Microsoft Surface Event @ Los Angeles

Photo Credits & Sources:

Saturday, June 09, 2012

string Run

Last Friday, I finally sat down to change my guitar strings. Many months have passed since I last put on a new set of Elixir’s. It was about time as my strings were very rusty. It was actually quite hard to slide down the frets. It wasn’t that bad before, but in the last few weeks it got a lot worse and I finally decided to change them.

I took out a new set of Elixir Nanoweb series strings I bought in KL a few weeks before and I was all set. Having not changed guitar strings for a while, I couldn’t remember the correct technique so I watched two YouTube videos I’d discovered a long time ago. Following instructions I changed my sixth string perfectly and I continued with the fifth.

While doing that, I forgot to pull in an extra centimeter of string beyond the length between the bridge and the tuning post. If you don’t know, he reason that’s done is to allow for the string to stretch as it loses tension over time. For some reason, I was a little stubborn to leave my mistake as it was and tried to make one more loop, which led to this: 

I was absolutely furious. I think anybody who knows how much Elixir guitar strings cost will know how I felt. Nonetheless, I continued to change the last four strings, which I did without snapping any of them. Even so, I was absolutely incensed about the fifth string. That’s when Friday’s adventure begun.

I actually had it all planned out. Since I needed to go out to buy a new packet of strings, I thought I might as well have lunch while while I was at it.

I drove down to Melaka Raya, parking close to my favourite eatery there, and if you’ve been reading this blog lately, you’ll know I put myself down at Wok & Pan for lunch. Right after I went over to Ice Music Paradise, and it was closed. At first I thought, maybe they’re just a little late to open. It was about 1.30 then, and they open at 1.00 p.m.

Then I thought, what if the owner decided to close in conjunction with the public holiday? I mean, it was an off day for me too, which is why I was free to go out on Friday afternoon.

I left and drove around a bit hoping to find another place without any luck. Eventually sighing and stopping my car by the road, I tried to call someone if they knew where I could find a place selling what I needed but she didn’t pick up. Then I texted someone else to ask the same thing and he replied but I had no idea where the place was.

Then, I did something I should have done in the first place. I actually drove all the way back home and searched up for music instrument stores online and found three others than Ice Music. I took down the addresses and armed with my GPS, off I went.  

It was absolutely incredible, the first one I went to; City Music was closed. I found the second place, Daniel, but they just had to run out of stock. The lady said, “Come back in two weeks.” I didn’t have two weeks, so I’d have to continue searching (though I did get my Dunlop guitar polish from there). Then, I couldn’t even find the last one, so I was resigned to defeat.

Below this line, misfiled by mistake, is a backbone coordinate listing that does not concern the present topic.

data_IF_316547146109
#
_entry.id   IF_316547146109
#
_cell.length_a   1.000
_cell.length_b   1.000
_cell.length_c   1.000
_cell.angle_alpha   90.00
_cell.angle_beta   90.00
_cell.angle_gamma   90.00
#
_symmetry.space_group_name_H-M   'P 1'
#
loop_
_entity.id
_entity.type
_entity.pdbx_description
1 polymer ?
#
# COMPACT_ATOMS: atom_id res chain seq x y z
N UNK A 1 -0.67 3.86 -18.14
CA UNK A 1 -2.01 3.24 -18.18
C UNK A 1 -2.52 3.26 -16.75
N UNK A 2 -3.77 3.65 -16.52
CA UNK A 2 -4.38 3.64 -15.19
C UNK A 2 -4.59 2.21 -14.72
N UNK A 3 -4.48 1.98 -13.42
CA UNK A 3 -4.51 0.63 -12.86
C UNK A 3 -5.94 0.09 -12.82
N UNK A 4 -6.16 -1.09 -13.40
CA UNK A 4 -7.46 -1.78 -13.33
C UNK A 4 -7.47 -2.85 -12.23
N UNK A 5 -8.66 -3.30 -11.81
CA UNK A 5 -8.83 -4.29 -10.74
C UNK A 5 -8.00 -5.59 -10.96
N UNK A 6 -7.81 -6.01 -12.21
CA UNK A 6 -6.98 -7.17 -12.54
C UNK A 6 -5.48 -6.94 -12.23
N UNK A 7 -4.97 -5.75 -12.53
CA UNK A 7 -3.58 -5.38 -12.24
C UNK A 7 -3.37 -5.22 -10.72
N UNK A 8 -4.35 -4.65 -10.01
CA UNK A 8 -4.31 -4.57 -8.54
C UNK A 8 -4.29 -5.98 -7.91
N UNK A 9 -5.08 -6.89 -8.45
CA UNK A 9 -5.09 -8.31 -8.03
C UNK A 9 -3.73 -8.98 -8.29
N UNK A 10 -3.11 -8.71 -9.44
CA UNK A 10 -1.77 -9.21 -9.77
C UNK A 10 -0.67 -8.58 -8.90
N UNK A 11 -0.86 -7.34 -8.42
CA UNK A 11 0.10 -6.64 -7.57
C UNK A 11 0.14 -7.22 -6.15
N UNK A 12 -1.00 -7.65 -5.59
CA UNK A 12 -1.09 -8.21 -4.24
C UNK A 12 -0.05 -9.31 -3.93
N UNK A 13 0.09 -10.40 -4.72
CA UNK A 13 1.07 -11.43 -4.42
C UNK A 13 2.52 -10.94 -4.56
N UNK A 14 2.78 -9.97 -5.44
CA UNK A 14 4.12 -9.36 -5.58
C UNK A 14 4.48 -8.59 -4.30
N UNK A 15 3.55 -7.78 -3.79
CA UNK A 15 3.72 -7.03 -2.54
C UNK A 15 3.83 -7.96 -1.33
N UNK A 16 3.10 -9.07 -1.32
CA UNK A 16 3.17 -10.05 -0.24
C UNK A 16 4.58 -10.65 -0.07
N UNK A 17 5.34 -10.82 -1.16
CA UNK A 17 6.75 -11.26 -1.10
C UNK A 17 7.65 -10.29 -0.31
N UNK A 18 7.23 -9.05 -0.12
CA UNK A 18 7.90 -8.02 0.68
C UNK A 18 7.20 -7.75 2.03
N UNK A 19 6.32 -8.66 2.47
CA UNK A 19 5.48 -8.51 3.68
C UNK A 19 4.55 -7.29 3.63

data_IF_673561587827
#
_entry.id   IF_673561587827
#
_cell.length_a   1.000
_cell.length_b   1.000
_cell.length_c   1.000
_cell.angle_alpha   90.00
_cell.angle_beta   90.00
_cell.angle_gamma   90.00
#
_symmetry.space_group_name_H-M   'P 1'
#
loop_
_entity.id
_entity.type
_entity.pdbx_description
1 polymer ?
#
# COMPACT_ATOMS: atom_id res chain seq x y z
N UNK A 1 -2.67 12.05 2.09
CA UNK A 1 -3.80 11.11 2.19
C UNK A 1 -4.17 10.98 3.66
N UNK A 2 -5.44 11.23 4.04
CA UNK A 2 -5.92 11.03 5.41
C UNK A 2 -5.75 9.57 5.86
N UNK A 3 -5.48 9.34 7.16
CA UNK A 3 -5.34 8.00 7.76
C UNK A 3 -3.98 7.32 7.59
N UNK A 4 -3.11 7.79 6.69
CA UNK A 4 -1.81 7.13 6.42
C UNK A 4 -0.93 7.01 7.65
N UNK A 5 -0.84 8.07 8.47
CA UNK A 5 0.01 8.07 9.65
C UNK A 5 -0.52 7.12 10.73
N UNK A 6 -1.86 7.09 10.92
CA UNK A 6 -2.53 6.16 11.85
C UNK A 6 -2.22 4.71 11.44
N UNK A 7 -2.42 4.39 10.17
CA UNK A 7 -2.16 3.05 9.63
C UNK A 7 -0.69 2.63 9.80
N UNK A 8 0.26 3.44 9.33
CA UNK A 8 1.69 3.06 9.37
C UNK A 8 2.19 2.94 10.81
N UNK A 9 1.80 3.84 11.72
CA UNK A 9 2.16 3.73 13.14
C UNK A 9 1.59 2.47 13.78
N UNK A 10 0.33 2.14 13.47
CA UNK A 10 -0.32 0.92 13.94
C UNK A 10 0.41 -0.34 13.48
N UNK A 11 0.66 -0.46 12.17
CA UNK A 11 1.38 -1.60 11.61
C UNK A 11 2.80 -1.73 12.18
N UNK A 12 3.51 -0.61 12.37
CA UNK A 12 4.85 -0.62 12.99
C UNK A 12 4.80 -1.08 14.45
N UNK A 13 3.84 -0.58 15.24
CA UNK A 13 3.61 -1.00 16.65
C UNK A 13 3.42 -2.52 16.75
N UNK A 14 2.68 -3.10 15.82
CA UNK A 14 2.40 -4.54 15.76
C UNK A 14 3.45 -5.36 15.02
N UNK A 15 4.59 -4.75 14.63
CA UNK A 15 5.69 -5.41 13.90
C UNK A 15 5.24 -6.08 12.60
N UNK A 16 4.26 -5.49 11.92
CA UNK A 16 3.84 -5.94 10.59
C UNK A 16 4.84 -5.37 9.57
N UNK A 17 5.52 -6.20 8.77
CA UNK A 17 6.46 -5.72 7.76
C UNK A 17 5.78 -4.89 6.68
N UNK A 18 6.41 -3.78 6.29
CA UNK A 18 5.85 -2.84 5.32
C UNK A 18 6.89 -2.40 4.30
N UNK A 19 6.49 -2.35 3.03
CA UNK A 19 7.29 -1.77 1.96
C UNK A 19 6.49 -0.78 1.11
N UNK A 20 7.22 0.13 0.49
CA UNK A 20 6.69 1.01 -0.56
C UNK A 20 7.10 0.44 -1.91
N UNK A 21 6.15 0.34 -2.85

The reason I was so desperate to find it there and then was because I might have to use it on Saturday. I actually thought of rushing down KL on Saturday morning, get one from a music store in One Utama and drive all the way back down to Malacca.

However, before I gave up and settled on doing something crazy like driving down to KL just to buy six thin bronze strings, out of a little desperation I tried seeing if Ice Music was open one last time.

Driving down the road, my mind went , “Please God, please God, please God, please God, please God please…..”

Twenty minutes later, I was on my way home going, “Thank you God, thank you God, thank you God, thank you God,” with a cheeky grin on my face.

I left my house at 12.45 p.m., by the time I started changing that one string, it was almost five. Imagine that, an entire day for a single piece of string.

Saturday, June 02, 2012

prayerful Faith

Last Sunday there was an event for Global Day of Prayer (GDOP) and I went, which is funny because if you had asked me just a couple of years ago, I might have opted to sleep instead really. I guess I surprised myself by being up for it this time.

If you’re wondering what GDOP is about, its simply a day set aside just to pray for the nation, as a whole body, joining churches from different backgrounds and denominations.

I think what I was very happy to see was a group of people who care about Malaysia, who care enough to pray for it. They didn’t come to pray to condemn the nation for all its ills but to bless it, which I think is an incredible attitude and one people need in their work or opinions about Malaysia.